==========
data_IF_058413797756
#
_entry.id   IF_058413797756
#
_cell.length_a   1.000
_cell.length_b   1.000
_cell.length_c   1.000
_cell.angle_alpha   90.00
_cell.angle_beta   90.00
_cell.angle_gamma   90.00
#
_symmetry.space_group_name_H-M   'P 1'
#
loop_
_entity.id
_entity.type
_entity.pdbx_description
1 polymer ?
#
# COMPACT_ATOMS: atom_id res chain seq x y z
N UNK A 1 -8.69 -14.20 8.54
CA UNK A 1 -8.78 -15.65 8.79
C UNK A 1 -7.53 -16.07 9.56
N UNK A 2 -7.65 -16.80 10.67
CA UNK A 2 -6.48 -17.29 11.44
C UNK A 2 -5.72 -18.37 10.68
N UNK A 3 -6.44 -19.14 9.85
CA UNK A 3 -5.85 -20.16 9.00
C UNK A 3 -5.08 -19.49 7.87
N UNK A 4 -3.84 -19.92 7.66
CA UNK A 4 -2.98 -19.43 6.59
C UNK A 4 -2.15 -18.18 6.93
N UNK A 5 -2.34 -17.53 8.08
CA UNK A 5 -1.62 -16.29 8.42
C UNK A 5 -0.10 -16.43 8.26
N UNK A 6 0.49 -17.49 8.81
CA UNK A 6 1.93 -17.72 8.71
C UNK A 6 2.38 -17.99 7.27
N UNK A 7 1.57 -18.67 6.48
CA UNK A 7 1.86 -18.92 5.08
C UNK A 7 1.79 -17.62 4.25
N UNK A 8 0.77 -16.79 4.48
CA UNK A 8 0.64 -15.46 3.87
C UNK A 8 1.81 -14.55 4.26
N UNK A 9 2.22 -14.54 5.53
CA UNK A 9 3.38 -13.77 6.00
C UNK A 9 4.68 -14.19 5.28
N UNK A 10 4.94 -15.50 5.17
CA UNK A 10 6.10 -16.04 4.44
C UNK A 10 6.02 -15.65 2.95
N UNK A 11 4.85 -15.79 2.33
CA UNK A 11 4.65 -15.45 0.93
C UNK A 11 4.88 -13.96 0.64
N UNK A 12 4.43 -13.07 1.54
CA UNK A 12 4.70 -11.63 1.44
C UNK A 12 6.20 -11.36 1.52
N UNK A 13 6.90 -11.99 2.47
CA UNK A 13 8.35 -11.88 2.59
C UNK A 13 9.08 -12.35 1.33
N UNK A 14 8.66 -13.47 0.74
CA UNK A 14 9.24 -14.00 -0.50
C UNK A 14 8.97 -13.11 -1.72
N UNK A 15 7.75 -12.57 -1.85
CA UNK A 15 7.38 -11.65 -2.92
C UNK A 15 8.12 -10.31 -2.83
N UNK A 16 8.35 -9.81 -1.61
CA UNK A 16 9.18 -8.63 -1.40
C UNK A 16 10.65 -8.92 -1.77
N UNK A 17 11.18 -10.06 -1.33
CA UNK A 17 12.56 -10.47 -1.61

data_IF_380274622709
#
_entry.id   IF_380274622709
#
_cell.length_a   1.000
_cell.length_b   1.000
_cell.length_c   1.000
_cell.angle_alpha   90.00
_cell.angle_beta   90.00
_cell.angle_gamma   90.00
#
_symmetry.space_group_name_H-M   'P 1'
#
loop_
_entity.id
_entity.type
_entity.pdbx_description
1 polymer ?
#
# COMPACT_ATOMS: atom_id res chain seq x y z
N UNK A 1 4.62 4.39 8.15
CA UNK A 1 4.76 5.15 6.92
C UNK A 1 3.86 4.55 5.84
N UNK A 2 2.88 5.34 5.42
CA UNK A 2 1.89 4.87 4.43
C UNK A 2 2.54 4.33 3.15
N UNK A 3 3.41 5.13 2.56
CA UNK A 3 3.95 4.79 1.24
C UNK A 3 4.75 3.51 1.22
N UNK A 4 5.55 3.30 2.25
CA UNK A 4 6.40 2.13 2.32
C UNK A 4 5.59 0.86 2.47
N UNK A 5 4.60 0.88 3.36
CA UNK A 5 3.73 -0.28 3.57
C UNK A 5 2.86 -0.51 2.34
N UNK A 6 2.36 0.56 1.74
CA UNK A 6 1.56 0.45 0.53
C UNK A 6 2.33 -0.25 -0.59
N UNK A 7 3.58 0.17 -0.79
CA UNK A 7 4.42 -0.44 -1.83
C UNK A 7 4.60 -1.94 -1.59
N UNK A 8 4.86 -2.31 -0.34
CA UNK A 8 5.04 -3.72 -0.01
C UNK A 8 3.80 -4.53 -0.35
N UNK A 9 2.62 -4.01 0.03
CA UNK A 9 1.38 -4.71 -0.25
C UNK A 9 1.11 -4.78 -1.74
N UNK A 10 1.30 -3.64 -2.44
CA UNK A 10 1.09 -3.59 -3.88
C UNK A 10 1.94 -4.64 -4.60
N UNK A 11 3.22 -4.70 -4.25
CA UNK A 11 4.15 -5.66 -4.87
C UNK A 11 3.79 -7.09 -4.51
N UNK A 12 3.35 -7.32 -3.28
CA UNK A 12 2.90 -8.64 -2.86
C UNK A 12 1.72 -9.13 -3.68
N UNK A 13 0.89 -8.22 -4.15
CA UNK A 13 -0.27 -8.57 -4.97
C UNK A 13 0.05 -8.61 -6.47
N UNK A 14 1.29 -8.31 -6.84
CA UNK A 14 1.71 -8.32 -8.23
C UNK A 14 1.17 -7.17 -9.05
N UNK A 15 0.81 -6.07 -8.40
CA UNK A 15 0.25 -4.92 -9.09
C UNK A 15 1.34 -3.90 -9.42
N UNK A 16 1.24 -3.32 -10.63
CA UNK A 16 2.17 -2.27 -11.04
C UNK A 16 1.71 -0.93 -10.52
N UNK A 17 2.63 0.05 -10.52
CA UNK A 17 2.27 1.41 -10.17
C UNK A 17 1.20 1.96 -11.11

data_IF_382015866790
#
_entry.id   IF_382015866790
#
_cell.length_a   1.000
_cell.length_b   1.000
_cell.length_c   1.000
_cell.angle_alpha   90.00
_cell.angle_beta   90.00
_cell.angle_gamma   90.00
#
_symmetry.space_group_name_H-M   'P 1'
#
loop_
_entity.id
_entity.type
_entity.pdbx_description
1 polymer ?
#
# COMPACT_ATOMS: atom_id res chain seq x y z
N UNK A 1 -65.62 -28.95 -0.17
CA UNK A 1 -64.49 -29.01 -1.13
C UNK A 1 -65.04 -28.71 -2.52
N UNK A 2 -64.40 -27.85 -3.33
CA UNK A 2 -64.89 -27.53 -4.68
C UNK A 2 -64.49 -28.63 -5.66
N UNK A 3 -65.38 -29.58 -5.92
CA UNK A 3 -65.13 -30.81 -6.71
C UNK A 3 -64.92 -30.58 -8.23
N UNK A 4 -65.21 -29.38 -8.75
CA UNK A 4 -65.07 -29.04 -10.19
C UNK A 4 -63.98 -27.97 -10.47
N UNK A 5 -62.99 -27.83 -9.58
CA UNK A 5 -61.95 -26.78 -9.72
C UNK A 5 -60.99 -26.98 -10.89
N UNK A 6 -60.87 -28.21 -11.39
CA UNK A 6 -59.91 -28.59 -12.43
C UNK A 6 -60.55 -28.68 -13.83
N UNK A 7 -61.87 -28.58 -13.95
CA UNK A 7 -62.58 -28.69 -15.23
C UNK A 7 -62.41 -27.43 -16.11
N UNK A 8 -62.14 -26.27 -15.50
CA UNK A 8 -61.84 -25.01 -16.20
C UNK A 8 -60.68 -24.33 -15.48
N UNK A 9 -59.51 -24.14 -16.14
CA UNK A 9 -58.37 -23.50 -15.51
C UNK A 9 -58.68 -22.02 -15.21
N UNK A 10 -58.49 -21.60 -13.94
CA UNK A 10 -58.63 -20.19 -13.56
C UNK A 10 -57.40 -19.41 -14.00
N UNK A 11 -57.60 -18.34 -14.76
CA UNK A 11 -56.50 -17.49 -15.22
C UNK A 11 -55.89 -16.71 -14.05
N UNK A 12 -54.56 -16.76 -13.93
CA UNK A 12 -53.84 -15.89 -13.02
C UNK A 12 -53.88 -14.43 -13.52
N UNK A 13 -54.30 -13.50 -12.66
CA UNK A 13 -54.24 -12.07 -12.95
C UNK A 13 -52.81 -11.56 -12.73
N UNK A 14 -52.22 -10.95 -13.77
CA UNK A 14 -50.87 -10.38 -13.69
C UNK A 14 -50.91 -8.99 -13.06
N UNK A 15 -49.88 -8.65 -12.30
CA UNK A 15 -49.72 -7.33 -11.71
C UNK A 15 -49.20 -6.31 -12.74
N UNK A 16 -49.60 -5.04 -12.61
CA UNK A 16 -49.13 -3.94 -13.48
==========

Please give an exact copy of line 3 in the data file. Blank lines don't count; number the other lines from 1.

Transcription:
_entry.id   IF_058413797756